Hegel could have been the best philosopher ever if he said “this is only a thought experiment.”
This is true for every discipline. The only disciplines that have priviliaged information to the truth is philosophy. This essay is why. If you disagree, and think other disciplines have priviliaged truth, please explain why I cannot redescribe it in my own terms.
(Hint: Philosophy is the ability to redescribe things in my own terms)
(Hint 2: Philosophy is the communicator of interesting information)
(Hint 3: I don’t understand what “science,” “psychology,” or “economics” is.)
(Hint 4: If you can explain what it is, it is a positive philosophy!)
(Hint 5: Once you explain it, I will redescribe it)
(Hint 6: This is similar to what Ross did, except he trusted every redescription he gave as truth. When I laughed at his false reality, he was baffled.)
(Hint 7: Baffling only happens when your intution is busted (see the section on rationality)
(Meta-Hint: First question: Why are you reading this paper?
STOP IF IT IS NOT PURELY INTELLECTUAL INTEREST.
My first aphorism (thanks Josh!): Your being silly, Stop trusting the multitude! Trust your heart, and most importantly, read more Rilke.
“I tell you that I have a long way to go before I am–where one begins…
You are so young, so before all beginning, and I want to beg you, as much as I can, to be Patient toward all that is unsolved in your heart and to try to love the Questions Themselves like locked rooms and like books that are written in a very foreign tongue. Do not now seek the asnwers, which cannot be given because you would not be able to live them. And the point is, to live everything. Live the questions now. Perhaps you will then gradually, without noticing it, live along some distant day into the answer.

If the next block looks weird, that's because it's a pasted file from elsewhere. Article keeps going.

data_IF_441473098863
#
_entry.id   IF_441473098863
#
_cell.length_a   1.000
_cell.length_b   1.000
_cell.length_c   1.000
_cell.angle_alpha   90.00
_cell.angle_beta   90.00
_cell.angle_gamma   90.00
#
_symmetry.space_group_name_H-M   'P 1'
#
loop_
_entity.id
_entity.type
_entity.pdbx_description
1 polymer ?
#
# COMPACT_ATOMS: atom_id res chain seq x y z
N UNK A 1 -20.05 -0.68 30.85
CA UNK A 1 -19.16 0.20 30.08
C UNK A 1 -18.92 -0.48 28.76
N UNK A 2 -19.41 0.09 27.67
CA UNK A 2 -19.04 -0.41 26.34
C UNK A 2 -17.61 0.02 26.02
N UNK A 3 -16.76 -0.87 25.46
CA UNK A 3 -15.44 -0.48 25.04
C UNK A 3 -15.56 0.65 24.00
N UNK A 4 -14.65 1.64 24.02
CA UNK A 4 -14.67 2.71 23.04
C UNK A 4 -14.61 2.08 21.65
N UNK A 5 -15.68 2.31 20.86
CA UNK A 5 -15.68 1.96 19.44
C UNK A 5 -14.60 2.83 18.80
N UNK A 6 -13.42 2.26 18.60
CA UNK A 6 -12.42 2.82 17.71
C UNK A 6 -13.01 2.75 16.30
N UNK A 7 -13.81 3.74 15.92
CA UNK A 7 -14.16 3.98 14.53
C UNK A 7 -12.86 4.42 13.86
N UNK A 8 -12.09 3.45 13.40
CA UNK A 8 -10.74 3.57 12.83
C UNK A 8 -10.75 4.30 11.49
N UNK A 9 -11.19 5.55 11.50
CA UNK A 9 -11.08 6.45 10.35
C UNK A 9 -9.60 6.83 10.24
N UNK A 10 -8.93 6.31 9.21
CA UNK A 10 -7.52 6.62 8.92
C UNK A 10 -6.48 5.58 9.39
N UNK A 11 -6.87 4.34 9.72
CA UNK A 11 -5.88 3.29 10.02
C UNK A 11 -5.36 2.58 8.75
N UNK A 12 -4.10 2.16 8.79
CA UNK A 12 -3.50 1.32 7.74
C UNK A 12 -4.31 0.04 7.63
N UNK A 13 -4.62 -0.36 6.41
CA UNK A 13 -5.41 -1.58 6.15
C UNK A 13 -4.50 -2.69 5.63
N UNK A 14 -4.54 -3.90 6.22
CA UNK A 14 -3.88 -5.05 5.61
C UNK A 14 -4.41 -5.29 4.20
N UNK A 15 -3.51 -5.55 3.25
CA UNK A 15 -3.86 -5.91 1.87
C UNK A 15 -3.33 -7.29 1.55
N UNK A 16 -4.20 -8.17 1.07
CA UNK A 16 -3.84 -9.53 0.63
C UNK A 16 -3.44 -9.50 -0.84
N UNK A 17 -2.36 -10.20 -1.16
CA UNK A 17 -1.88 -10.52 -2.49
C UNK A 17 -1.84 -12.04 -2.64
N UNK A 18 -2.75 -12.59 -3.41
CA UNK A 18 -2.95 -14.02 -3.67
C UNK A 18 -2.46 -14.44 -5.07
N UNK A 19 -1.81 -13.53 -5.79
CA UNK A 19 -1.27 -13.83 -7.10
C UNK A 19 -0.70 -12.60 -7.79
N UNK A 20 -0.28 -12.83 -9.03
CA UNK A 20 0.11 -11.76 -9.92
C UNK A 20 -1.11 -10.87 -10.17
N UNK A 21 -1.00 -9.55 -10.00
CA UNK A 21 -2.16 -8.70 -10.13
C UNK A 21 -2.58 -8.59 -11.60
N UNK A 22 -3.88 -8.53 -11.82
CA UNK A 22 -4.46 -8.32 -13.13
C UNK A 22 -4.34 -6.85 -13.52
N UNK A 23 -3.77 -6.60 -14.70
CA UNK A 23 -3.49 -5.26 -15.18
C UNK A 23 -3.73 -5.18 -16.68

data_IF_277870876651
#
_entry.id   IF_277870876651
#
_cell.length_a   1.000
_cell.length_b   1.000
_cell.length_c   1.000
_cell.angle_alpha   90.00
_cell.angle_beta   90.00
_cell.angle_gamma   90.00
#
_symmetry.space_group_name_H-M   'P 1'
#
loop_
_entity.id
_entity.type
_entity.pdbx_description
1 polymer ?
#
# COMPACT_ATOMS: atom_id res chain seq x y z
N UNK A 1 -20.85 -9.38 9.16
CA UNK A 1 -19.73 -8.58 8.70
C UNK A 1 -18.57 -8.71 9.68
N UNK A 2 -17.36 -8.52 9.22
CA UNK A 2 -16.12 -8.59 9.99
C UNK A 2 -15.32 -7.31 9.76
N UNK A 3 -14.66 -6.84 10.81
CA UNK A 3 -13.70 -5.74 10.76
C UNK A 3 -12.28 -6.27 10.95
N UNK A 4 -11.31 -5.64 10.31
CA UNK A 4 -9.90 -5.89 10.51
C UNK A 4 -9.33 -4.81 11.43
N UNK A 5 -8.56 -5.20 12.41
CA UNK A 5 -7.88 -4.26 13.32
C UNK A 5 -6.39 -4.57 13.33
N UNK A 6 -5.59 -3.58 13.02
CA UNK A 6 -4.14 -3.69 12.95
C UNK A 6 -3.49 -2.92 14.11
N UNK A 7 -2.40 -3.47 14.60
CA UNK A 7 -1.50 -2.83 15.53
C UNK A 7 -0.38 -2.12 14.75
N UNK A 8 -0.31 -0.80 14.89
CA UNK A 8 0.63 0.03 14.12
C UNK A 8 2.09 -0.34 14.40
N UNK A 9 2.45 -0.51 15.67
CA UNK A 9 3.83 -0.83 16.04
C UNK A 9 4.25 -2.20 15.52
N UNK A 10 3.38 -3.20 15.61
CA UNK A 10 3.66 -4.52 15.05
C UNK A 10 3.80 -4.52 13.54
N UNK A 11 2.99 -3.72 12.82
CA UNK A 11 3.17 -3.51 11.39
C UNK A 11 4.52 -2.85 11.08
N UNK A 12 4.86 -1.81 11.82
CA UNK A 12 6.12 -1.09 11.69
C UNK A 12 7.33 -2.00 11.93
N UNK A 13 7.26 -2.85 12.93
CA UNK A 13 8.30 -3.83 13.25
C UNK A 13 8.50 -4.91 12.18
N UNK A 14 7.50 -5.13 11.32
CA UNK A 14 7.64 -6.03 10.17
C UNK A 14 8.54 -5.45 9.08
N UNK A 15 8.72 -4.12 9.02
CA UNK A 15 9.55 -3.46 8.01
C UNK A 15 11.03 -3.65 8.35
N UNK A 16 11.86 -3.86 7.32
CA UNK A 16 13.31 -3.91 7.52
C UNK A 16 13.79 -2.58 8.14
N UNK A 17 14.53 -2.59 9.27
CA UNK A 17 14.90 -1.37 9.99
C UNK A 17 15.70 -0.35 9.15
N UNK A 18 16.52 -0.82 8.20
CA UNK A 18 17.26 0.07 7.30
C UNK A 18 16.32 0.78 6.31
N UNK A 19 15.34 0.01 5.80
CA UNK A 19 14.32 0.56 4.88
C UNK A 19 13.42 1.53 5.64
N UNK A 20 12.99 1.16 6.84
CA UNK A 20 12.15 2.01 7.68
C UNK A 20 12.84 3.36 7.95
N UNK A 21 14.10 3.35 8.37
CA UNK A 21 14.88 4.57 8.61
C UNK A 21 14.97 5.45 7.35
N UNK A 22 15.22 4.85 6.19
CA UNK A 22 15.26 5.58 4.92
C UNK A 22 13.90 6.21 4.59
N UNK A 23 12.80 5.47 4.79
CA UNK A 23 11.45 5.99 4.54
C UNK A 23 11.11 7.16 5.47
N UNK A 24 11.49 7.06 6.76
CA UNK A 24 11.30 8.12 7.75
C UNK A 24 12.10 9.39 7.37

Resolve to be always beginning–to be a beginner!”
Before you read this, two things.
1) read this: http://psychclassics.yorku.ca/FrustAgg/miller.htm
2) read Erickson’s essay “Functions and Time”
Now, only read on if you agree with “rationality” (I’m not sure what that means, but for some “reason”, I “agree” with “rationality.”)
My primary thesis is that rationality is silly; it is useful for certain purposes, but silly. (Like a Pokémon!)
I have recently updated this post. Josh and Peter made me realize that my argument has a more important implication. If you disagree with me, you are more evil than people who commit hate crimes.
This is my new favorite Darth Vader Test.
This essay will sound mean. There is a reason.
Yesterday, my friend Theory brought me to an act of public vandalism that made me the most upset.
We have “Walker Wall.” It is really long, and 5 feet tall, and gets painted.
The Queer Resource Center painted it with rainbow colors.
The next day, “beer scavy” happened.
Beer scavy is the event where privileged students get drunk, vandalize, and paint homophobic slurs on public property. They leave beer cans, paint cans, and violent messages targetting real people on my campus.
One group was the worst of all. They wrote, “We love you QRC, YAY gay marriage!” Or something stupid like that. They vandalized, and complinented, an organization. Why didn’t they photograph the homophobes so that they couldn’t hide anymore?
We all rationalize, we just don’t know when.
Rationalization is when we reject something because it is scary.
rationalize |ˈra sh ənlˌīz; ˈra sh nəˌlīz|
verb [ trans. ]
Attempt to explain or justify (one’s own or another’s behavior or attitude) with logical, plausible reasons, even if these are not true or appropriate : she couldn’t rationalize her urge to return to the cottage. See note at lie .
I think there is no important a priori difference between a lie and a rationalization. This is VERY important.
I think that rationalizations are as bad as hate crimes.